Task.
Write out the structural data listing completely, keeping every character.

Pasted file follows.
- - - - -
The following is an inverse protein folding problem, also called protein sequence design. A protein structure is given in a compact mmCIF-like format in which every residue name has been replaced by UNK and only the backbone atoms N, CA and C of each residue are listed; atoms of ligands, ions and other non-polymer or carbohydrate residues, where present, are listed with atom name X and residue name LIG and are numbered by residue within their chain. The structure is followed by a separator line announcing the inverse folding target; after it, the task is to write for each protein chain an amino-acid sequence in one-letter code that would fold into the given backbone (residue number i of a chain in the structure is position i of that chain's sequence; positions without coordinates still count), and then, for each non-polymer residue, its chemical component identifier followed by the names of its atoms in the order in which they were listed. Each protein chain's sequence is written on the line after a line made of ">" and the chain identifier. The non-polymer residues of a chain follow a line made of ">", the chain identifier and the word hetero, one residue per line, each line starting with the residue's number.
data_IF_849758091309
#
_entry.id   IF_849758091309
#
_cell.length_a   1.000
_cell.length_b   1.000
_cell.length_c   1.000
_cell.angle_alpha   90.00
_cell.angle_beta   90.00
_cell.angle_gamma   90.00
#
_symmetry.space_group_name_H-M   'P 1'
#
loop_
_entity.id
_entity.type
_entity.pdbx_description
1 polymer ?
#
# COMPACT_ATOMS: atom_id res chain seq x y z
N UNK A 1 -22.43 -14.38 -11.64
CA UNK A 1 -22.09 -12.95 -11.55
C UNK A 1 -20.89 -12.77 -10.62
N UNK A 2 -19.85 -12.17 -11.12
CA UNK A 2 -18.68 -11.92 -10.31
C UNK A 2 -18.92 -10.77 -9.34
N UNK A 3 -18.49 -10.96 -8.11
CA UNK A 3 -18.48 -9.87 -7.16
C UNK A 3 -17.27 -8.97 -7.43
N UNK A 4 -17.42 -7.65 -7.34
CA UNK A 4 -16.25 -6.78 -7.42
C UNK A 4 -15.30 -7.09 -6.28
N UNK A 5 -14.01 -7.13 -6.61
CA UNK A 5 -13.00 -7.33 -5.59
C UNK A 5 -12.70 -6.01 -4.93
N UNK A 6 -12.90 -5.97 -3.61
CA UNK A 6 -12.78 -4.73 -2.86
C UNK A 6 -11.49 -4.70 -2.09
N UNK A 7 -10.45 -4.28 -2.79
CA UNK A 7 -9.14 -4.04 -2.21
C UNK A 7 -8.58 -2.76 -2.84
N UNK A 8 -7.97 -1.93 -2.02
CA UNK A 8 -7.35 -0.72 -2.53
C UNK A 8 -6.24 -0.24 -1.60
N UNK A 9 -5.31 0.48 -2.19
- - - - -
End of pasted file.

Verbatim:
The following is an inverse protein folding problem, also called protein sequence design. A protein structure is given in a compact mmCIF-like format in which every residue name has been replaced by UNK and only the backbone atoms N, CA and C of each residue are listed; atoms of ligands, ions and other non-polymer or carbohydrate residues, where present, are listed with atom name X and residue name LIG and are numbered by residue within their chain. The structure is followed by a separator line announcing the inverse folding target; after it, the task is to write for each protein chain an amino-acid sequence in one-letter code that would fold into the given backbone (residue number i of a chain in the structure is position i of that chain's sequence; positions without coordinates still count), and then, for each non-polymer residue, its chemical component identifier followed by the names of its atoms in the order in which they were listed. Each protein chain's sequence is written on the line after a line made of ">" and the chain identifier. The non-polymer residues of a chain follow a line made of ">", the chain identifier and the word hetero, one residue per line, each line starting with the residue's number.
data_IF_849758091309
#
_entry.id   IF_849758091309
#
_cell.length_a   1.000
_cell.length_b   1.000
_cell.length_c   1.000
_cell.angle_alpha   90.00
_cell.angle_beta   90.00
_cell.angle_gamma   90.00
#
_symmetry.space_group_name_H-M   'P 1'
#
loop_
_entity.id
_entity.type
_entity.pdbx_description
1 polymer ?
#
# COMPACT_ATOMS: atom_id res chain seq x y z
N UNK A 1 -22.43 -14.38 -11.64
CA UNK A 1 -22.09 -12.95 -11.55
C UNK A 1 -20.89 -12.77 -10.62
N UNK A 2 -19.85 -12.17 -11.12
CA UNK A 2 -18.68 -11.92 -10.31
C UNK A 2 -18.92 -10.77 -9.34
N UNK A 3 -18.49 -10.96 -8.11
CA UNK A 3 -18.48 -9.87 -7.16
C UNK A 3 -17.27 -8.97 -7.43
N UNK A 4 -17.42 -7.65 -7.34
CA UNK A 4 -16.25 -6.78 -7.42
C UNK A 4 -15.30 -7.09 -6.28
N UNK A 5 -14.01 -7.13 -6.61
CA UNK A 5 -13.00 -7.33 -5.59
C UNK A 5 -12.70 -6.01 -4.93
N UNK A 6 -12.90 -5.97 -3.61
CA UNK A 6 -12.78 -4.73 -2.86
C UNK A 6 -11.49 -4.70 -2.09
N UNK A 7 -10.45 -4.28 -2.79
CA UNK A 7 -9.14 -4.04 -2.21
C UNK A 7 -8.58 -2.76 -2.84
N UNK A 8 -7.97 -1.93 -2.02
CA UNK A 8 -7.35 -0.72 -2.53
C UNK A 8 -6.24 -0.24 -1.60
N UNK A 9 -5.31 0.48 -2.19